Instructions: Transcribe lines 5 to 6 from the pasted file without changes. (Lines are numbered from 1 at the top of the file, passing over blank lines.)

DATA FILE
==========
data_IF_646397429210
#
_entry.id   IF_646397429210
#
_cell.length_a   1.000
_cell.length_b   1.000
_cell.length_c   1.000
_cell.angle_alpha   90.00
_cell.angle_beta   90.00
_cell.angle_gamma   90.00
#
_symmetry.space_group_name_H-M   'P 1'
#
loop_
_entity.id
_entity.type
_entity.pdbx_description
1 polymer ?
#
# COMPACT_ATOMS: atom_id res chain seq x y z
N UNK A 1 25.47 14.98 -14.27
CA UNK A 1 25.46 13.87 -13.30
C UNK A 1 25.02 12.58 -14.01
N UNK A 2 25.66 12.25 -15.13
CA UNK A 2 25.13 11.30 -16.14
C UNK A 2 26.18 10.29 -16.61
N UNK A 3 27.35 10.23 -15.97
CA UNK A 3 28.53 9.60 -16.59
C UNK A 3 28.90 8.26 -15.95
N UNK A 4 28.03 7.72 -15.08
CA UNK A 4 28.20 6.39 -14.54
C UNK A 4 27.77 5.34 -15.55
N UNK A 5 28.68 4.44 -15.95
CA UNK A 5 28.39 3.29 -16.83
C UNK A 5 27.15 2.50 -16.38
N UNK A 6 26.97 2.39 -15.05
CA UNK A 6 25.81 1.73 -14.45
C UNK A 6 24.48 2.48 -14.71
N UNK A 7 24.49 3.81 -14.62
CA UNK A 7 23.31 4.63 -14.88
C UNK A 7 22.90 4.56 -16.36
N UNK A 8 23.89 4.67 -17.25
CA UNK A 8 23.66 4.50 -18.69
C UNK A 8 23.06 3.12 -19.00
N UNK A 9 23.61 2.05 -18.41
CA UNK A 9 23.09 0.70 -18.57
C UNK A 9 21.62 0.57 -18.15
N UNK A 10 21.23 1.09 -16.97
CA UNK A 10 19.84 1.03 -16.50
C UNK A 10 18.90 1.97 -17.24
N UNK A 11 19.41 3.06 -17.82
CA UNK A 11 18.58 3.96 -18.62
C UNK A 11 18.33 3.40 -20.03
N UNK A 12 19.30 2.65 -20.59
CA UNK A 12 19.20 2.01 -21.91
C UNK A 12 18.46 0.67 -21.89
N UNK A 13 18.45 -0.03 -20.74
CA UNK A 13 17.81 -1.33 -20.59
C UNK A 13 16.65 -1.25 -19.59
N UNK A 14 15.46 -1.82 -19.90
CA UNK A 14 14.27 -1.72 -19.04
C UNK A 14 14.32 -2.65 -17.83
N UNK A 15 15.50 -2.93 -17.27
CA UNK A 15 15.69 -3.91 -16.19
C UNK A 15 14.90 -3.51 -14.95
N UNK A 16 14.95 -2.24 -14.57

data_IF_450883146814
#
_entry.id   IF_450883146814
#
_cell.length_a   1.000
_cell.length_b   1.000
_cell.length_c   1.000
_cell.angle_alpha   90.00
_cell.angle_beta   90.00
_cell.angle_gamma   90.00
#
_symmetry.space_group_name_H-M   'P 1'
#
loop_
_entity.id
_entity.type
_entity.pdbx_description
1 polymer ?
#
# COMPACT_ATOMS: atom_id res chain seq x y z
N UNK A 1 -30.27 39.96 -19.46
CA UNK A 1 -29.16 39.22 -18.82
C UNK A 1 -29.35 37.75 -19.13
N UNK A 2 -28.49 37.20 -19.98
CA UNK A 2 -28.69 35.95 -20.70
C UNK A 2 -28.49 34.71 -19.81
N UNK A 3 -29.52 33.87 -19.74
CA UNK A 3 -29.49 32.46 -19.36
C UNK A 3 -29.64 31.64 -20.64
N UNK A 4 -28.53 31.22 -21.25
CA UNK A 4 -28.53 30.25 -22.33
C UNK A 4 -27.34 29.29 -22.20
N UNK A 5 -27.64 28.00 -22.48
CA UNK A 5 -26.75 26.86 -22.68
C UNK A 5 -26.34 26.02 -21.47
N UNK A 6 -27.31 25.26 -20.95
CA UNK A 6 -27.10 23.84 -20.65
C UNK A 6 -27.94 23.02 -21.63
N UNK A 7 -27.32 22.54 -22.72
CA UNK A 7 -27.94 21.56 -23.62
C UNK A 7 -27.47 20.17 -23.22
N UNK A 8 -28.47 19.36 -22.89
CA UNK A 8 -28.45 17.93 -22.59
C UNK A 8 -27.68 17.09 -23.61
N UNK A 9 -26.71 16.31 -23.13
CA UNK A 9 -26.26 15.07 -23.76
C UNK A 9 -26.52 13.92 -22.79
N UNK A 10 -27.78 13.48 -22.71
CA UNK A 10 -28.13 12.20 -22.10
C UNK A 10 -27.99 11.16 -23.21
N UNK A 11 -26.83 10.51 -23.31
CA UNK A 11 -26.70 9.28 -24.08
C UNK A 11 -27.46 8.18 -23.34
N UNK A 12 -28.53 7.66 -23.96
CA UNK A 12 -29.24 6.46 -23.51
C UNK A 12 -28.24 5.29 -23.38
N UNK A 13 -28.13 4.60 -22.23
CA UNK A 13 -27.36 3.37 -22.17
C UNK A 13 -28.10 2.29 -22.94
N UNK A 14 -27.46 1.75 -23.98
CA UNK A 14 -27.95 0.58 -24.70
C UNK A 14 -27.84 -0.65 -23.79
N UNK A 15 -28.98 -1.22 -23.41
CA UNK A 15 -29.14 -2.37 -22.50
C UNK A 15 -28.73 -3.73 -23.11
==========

_cell.length_a   1.000
_cell.length_b   1.000